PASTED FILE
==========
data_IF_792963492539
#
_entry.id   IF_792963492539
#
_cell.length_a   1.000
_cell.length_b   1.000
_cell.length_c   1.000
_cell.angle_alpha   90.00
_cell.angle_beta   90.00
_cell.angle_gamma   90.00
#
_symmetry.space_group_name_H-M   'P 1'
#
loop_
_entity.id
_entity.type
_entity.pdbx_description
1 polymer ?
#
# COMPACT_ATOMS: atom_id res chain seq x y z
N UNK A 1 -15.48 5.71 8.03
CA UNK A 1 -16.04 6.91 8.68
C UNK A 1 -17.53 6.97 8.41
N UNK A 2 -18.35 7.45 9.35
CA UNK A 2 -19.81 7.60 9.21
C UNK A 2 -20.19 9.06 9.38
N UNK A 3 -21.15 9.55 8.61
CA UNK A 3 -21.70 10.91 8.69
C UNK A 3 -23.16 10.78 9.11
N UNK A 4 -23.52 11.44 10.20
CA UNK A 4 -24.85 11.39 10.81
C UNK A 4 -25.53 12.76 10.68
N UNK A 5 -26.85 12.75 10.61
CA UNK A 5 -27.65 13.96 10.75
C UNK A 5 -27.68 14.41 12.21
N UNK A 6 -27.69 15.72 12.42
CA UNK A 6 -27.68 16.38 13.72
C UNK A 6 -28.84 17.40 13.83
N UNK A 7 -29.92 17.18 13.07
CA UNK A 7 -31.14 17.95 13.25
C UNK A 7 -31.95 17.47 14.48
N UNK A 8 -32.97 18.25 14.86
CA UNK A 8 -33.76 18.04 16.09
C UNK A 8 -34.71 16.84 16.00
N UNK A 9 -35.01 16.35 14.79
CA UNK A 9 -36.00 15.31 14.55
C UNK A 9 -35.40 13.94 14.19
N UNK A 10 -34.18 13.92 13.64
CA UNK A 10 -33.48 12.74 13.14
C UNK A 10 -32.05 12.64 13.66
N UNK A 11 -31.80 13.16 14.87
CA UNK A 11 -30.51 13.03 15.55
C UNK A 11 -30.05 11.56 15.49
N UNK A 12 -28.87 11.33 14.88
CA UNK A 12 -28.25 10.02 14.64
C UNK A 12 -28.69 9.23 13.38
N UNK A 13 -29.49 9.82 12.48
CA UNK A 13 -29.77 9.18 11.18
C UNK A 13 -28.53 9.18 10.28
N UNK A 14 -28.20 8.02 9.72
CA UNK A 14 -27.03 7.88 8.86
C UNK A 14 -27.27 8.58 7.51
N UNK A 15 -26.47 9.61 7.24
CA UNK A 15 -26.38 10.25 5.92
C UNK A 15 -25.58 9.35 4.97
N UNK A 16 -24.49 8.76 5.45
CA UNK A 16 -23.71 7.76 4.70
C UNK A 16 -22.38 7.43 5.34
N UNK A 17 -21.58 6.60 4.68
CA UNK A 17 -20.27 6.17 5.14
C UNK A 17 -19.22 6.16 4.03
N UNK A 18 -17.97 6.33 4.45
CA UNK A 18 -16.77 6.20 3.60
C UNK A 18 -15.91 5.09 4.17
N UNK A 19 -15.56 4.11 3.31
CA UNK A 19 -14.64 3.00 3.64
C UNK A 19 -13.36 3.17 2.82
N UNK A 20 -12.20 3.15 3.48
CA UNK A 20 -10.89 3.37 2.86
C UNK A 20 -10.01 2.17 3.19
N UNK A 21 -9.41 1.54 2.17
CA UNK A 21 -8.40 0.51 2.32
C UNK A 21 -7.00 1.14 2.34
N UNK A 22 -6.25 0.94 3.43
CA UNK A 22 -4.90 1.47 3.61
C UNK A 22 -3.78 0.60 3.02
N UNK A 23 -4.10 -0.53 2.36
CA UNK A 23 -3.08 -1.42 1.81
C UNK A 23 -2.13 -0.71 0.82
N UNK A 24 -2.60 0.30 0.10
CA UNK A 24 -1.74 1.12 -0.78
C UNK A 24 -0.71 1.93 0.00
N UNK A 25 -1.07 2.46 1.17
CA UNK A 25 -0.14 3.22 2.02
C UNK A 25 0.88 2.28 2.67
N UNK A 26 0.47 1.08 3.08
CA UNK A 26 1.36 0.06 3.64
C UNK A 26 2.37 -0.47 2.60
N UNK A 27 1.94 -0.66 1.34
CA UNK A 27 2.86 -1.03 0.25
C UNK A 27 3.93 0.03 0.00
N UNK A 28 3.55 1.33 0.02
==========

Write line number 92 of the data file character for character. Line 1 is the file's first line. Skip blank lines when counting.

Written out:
C UNK A 24 -0.71 1.93 0.00